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Consumer demand for 4K TVs “negligible” through 2017

Consumer demand for televisions with the ultra-high-definition 4K resolution will remain negligible for the foreseeable future, with shipments never accounting for more than 1 percent of the global LCD TV market during the next five years, says research firm IHS.

Worldwide shipments of 4K LCD TVs are predicted to reach 2.1mn units by 2017, up from 4,000 this year, but still only accounting for 0.8 percent of global shipments by 2017.

The sets are known as 4K (or Ultra-HD) because the televisions sport a pixel format of 3,840 by 2,160 – four times that of a typical high-definition set at 1,920 by 1,080 pixels,

Unsurprisingly, it is the big Asian TV makers who are making the biggest splash here: Japan’s Sony recently announced an 84-inch 4K LCD-TV priced at US$ 25,000, while local rival Toshiba is offering a 55-inch model for US$ 10,000.

Korea’s LG Electronics has also launched an 84-inch LCD-TV for $20,000, and Chinese brands Hisense and Konka plan to launch 84-inch 4K sets later this year.

However, despite these launches and the wow-factor that will accompany them, IHS believes that neither consumers nor television brands will have the interest required to make the 4K LCD TV market successful.

“If you have a television that is 60-inches or larger and are watching video that has a 3,840 by 2,160 resolution, then a 4K television makes sense,” said Tom Morrod, director, TV systems and technology research for IHS.

“However, a very limited amount of content is available at the 4K resolution. Meanwhile, because of high prices and other issues, the market for super-sized, 60-inch and larger sets is very small—at only about 1.5 percent of total television shipments in 2012.

“Furthermore, for most people, the 1,080p resolution is good enough. Because of these factors, combined with the massive price tags, the market for 4K sets during the next few years will be limited to very wealthy consumers or to commercial uses.”

Mr. Morrod also posits that leading television brands may be viewing 4K merely as a transitional product: “The 4K sets can fill the gap at the high-end of television brands’ product lines until the arrival of the next-generation active-matrix organic light-emitting diodes televisions (AMOLED TVs).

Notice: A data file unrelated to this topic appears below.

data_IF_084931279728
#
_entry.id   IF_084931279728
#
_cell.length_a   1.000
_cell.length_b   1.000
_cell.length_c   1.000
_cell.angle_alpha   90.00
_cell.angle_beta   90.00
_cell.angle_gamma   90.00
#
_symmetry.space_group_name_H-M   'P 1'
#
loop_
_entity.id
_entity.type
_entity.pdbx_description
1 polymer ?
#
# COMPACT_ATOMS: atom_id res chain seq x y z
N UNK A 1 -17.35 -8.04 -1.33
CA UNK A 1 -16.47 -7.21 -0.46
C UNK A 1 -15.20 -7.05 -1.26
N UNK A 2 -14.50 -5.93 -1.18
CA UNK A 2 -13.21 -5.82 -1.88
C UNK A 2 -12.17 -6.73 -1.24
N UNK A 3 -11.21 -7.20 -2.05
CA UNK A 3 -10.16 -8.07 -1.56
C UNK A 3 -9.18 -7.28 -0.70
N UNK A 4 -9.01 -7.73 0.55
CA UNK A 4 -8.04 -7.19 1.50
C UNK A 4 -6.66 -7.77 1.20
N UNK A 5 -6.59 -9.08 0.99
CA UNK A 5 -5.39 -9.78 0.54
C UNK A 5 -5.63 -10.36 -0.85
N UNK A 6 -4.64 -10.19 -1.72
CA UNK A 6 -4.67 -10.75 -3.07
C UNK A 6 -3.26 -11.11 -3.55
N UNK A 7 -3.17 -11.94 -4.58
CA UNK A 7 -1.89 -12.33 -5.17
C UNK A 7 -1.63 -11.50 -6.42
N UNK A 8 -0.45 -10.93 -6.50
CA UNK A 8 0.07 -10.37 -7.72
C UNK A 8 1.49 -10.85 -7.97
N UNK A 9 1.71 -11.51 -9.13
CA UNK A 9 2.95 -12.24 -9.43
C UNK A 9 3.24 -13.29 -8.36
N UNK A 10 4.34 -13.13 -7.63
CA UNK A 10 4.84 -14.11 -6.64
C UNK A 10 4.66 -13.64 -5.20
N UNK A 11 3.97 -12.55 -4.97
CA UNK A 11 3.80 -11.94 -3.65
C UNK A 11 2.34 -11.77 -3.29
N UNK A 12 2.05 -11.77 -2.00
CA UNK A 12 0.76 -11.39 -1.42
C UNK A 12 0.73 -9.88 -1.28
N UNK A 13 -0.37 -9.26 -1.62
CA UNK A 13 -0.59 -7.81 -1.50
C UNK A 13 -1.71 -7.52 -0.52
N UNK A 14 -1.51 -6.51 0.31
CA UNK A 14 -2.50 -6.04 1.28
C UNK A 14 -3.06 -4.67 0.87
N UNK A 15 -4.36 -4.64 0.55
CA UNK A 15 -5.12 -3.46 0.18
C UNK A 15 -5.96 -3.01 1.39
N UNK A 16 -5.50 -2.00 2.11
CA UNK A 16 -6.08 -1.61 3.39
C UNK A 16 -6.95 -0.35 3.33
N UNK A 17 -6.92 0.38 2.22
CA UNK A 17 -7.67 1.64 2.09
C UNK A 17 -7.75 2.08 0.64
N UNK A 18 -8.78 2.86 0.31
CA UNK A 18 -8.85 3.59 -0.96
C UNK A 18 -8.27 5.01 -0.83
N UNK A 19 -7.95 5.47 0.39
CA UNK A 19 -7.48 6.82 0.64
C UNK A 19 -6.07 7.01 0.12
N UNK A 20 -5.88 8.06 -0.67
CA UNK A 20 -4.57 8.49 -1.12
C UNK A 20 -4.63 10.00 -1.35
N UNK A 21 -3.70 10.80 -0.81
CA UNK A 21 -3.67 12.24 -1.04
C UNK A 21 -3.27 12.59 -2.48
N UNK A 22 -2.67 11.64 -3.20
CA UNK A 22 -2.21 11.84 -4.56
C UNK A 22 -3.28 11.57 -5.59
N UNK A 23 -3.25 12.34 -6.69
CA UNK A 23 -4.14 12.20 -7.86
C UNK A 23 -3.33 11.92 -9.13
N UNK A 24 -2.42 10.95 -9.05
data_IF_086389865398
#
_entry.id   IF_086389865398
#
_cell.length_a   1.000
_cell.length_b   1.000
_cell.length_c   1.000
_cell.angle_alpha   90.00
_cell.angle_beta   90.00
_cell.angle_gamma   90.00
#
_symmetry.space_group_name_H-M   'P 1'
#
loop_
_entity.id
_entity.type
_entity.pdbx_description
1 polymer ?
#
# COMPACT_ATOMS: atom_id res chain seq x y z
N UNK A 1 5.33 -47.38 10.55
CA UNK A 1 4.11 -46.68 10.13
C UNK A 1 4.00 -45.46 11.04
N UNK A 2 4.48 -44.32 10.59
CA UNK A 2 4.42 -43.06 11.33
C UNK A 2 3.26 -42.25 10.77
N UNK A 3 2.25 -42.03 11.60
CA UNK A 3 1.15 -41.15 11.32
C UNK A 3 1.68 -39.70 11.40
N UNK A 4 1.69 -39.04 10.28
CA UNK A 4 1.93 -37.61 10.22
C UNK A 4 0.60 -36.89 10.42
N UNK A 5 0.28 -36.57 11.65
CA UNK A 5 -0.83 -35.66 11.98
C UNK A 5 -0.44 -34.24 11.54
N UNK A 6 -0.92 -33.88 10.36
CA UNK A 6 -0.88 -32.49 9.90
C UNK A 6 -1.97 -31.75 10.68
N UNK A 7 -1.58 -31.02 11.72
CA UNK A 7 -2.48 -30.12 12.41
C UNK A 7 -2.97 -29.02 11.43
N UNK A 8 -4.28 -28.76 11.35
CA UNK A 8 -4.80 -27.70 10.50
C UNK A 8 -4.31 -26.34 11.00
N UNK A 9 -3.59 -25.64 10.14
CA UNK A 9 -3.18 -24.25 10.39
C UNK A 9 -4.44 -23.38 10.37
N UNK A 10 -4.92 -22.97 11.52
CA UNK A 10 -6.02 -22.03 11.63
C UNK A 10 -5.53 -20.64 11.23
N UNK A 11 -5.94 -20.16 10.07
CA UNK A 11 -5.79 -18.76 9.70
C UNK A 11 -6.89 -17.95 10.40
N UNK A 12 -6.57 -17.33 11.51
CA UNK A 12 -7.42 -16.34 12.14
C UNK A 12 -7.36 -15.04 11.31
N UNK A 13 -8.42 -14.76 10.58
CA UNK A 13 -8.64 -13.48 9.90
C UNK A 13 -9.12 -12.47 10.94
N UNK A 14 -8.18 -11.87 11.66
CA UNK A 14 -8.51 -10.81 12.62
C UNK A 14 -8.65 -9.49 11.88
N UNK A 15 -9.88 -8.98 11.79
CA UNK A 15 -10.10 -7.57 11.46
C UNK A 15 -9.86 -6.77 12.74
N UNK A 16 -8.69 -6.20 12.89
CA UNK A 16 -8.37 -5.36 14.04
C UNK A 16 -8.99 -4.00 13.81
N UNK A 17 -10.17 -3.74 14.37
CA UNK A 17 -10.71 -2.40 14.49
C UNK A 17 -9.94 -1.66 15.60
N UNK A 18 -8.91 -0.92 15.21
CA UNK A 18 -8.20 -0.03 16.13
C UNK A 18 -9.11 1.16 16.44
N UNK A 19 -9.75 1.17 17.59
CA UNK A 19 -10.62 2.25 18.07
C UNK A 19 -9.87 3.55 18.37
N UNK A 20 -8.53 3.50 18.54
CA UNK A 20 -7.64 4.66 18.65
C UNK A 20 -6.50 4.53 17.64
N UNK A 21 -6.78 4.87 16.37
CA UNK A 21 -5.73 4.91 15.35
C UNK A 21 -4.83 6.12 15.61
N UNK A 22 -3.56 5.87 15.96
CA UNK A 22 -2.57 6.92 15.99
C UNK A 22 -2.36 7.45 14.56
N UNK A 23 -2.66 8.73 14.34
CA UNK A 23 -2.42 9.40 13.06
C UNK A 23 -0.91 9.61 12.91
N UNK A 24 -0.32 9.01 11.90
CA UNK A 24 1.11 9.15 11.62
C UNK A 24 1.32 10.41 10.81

“Japanese brands are offering 4K product because they need to have a competitive alternative to the AMOLED TVs being sold by their rivals in South Korea, Samsung and LG Electronics. Meanwhile, the South Korean companies are having difficulties producing AMOLED panels, saying they will need two more years to achieve competitive volume and pricing.

“Therefore, the Korean brands are offering 4K sets as a transitional step until their AMOLED televisions are more widely available.”

Editor’s view: IHS cites some sound reasons for scepticism over the market for large 4K displays – however, many in the broadcasting industry believe transition to 4K is inevitable for multiple markets in the timeframe quoted.

Indeed, just this week Credit Suisse predicted that broadcasters in North America and Europe will start launching 4K/Ultra-HD services in 2015/16, with the number of channels commercially available increasing from five in 2013 to 135 by 2017.

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    Sports Preview on Consumer demand for 4K TVs “negligible” through 2017

  • The conversion from SD to HD was driven by a huge step increase in resolution – but it was notable that take up was much more rapid in the US, where the somewhat lamentable NTSC system was ripe for improvement. The PAL system in Europe, already having a better resolution and stable colour, meant that take up only accelerated once the unit cost of the displays fell. At this time, 4K is only valid for rooms where an oversized screen will not be out of place and will not give such a step improvement in the viewer experience – 4K only looks better than HD if you are close enough to see the improvement, and at 70″ + most will be sitting too far away to see the difference! Therefore I see no demand driver for mass production which would lead to a significant decrease in unit factory cost until a new, disruptive manufacturing process is introduced.
    Russell Branch
    Vision Specialist
    Big Pic Media Ltd

    Russell Branch on Consumer demand for 4K TVs “negligible” through 2017

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